Intel big-data analytics

Project goal

At CERN, researchers are always exploring the latest scalable solutions needed to tackle a range of data challenges at the laboratory, related to both physics analysis and machine analytics. This project aims to help optimise analytics solutions for data integration, data ingestion, data transformation, performance, scalability, benchmarking, resource management, data visualisation, and hardware utilisation.

R&D topic
Machine learning and data analytics
Project coordinator(s)
Luca Canali, Maria Girone, Eric Grancher
Team members
Evangelos Motesnitsalis, Viktor Kozlovszky, Viktor Khristenko, Matteo Migliorini, Vasileios Dimakopoulos, Matteo Cremonesi, Oliver Gutsche, Bian Bianny, Klaus-Dieter Oertel
Collaborator liaison(s)
Claudio Bellini, Mike Riess


Project background

The LHC experiments continue to produce large amount of physics data, which offers numerous possibilities for new discoveries. Big-data technologies, such as Apache Spark, hold great potential for helping us to optimise our existing physics data-processing procedures, as well as our solutions for industrial control and online processing. Through this project, we are working to design and optimise solutions based on open-source big-data technologies. This work is being carried out in collaboration with Intel, the CMS experiment, the CERN IT department, the Fermi National Accelerator Laboratory (Fermilab) in the United States, and DIANA/HEP (a collaborative endeavour to develop state-of-the-art software tools for high-energy physics experiments).

Recent progress

In 2018, the project mostly focused on use cases related to the processing of physics data at scale. In particular, we built on two key data-engineering challenges that were tackled in the previous year: the development of a mature Hadoop-XRootD Connector library, which makes it possible to read files from the CERN’s EOS storage system, and the Spark-ROOT library, which makes it possible to read ROOT files in Spark DataFrames (ROOT is an object-oriented program and library developed at CERN that provides tools for big data processing, statistical analysis, visualisation, and storage). We were able to produce, scale up, and optimise physics data-processing workloads on Apache Spark and test them with over one petabyte of open data from the CMS experiment.

In addition, we worked to address challenges related to the application of machine-learning solutions on physics data, using Intel BigDL (a distributed deep-learning library for Apache Spark) alongside a combination of Keras (an open-source neural network library) and TensorFlow (an open-source machine-learning framework). This led to promising results. The compatibility of the developed workloads with popular open-source analytics and machine-learning frameworks makes them very appealing, with various analysis groups from the CMS experiment choosing to carry out further development of these solutions.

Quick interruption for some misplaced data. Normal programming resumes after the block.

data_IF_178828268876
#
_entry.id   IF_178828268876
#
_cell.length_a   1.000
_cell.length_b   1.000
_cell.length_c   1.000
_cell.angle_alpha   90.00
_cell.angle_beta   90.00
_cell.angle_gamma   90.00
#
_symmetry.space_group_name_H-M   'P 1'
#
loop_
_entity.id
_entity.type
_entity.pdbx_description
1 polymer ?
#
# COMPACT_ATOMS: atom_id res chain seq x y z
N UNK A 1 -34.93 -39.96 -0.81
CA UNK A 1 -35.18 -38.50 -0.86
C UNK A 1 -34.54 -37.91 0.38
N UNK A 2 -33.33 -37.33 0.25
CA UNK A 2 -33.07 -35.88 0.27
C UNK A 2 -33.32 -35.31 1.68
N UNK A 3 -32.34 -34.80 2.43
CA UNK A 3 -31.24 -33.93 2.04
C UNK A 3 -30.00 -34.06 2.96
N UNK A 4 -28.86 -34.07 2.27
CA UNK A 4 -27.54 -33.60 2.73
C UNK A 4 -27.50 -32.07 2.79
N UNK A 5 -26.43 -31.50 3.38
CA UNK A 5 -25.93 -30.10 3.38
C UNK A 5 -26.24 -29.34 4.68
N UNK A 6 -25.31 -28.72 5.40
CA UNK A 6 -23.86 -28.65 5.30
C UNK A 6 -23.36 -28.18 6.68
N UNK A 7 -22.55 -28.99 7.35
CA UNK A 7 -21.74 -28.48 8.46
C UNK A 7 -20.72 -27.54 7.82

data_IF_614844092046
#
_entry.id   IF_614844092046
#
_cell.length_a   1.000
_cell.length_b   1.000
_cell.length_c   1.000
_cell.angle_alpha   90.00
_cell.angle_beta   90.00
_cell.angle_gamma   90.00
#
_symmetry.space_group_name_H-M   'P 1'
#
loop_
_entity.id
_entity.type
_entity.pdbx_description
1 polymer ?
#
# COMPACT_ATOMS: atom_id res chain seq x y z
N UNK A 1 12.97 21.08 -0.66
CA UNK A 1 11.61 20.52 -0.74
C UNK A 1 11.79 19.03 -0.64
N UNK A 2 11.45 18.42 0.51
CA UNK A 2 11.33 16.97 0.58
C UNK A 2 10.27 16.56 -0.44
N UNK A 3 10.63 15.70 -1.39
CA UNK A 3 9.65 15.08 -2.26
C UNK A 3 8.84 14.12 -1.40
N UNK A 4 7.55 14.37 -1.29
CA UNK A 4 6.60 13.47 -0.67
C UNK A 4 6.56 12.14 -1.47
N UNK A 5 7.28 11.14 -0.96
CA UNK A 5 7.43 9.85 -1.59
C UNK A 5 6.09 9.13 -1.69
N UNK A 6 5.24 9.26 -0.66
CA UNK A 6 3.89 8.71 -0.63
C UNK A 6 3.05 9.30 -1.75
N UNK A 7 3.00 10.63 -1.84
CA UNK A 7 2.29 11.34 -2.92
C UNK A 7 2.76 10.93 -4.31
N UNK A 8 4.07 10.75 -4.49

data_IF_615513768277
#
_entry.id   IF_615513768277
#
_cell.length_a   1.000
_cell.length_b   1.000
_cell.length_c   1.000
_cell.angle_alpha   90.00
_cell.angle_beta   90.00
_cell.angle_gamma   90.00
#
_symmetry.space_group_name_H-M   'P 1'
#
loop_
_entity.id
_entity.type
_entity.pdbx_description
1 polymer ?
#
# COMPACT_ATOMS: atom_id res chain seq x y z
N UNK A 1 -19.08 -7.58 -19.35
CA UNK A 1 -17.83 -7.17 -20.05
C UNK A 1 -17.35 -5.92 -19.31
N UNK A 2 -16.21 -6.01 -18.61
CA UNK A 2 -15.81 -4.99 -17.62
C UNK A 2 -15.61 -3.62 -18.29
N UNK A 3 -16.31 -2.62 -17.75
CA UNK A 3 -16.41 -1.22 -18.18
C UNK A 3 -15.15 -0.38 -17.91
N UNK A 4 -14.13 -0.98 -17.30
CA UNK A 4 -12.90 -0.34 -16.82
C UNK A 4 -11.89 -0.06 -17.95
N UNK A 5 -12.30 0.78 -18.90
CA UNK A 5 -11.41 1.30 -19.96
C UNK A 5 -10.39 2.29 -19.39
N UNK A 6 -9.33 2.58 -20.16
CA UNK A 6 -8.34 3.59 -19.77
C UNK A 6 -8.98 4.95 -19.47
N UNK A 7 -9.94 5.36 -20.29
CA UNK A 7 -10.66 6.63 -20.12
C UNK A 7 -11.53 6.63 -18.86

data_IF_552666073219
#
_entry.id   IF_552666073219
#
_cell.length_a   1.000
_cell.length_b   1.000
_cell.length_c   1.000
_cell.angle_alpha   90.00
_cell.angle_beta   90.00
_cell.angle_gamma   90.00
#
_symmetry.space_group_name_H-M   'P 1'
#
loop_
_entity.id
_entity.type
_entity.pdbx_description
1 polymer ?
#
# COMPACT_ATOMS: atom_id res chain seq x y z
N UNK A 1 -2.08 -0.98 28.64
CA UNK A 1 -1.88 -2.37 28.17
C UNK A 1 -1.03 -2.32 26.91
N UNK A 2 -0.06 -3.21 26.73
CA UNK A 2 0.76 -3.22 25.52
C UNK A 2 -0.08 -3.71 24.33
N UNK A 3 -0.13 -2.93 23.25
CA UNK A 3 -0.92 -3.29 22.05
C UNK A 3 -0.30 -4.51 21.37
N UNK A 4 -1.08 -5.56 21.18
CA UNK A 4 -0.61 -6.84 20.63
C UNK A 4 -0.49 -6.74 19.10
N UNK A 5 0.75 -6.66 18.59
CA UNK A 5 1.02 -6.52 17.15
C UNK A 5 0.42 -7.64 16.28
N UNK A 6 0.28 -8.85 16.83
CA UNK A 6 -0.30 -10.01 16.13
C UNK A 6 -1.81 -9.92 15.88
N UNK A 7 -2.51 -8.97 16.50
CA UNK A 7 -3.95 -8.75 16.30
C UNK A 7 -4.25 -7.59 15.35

Next steps

We will repeat the workload tests on top of virtualised/containerised cloud-native infrastructure, complete with Kubernetes. This will include running at CERN and performing tests on public clouds.

Furthermore, we also have plans for extending the techniques developed in the project to tackle more workloads. For example, we will work to address more complex physics data-processing challenges, such as use cases related to machine learning for online data processing (streaming).




    O. Gutsche et al., CMS Analysis and Data Reduction with Apache Spark. Proceedings for 18th International Workshop on Advanced Computing and Analysis Techniques in Physics Research (21 August), Seattle, 2017.


    O. Gutsche, Status of CMS Big Data Project (April 04), Presented at R&D meeting of CMS Spring Offline and Computing Week 2017, Geneva, 2017.
    O. Gutsche, Data Analytics in Physics Data Reduction (April 27), Presented at CERN openlab workshop on Machine Learning and Data Analytics, Geneva, 2017.
    M. Cremonesi, Infrastructure for Large Scale HEP data analysis (May 11), Presented at DS@HEP 2017 at Fermilab, Illinois, 2017.
    S. Sehrish, A path toward HEP data analysis using high performance computing (May 11), Presented at DS@HEP 2017 at Fermilab, Illinois, 2017.
    O. Gutsche, Status and Plans of the CMS Big Data Project (May 29), Presented at CERN Database Futures Workshop, Geneva, 2017.
    O. Gutsche, CMS Analysis and Data Reduction with Apache Spark (August 22), Presented at 18th International Workshop on Advanced Computing and Analysis Techniques in Physics Research (ACAT 2016), Seattle, 2017.
    E. Motesnitsalis, Intel Big Data Analytics (21 September), Presented at CERN openlab Open Day, Geneva, 2017.
    E. Motesnitsalis et al., Physics Data Analytics and Data Reduction with Apache Spark (10 October), Presented at Extremely Large Database Conference ‘XLDB’ 2017, Clermont-Ferrand, 2017.
    V. Khristenko, HEP Data Processing with Apache Spark (December 6), Presented at CERN Hadoop User Forum, Geneva, 2017.
    E. Motesnitsalis, Hadoop and Spark Services at CERN (19 April). Presented at DataWorks Summit, Berlin, 2018.
    E. Motesnitsalis, From Collision to Discovery: Physics Analysis with Apache Spark (April). CERN Spring Campus, Riga, 2018.
    V. Khristenko, Physics Analysis with Apache Spark in the CERN Hadoop Service and DEEP-EST Environment (25 May). Presented at IT Technical Forum, Geneva, 2018.
    E. Motesnitsalis, From Collision to Discovery: Physics Analysis with Apache Spark (7 August). Presented at IT Lectures CERN openlab Summer Student Programme, Geneva, 2018.
    E. Motesnitsalis, Big Data at CERN (20 September). Presented at Second International PhD School on Open Science Cloud, Perugia, 2018.
    M. Cremonesi et al., Using Big Data Technologies for HEP Analysis (July). Presented 23rd International Conference on Computing in High Energy and Nuclear Physics (CHEP), Sofia, 2018.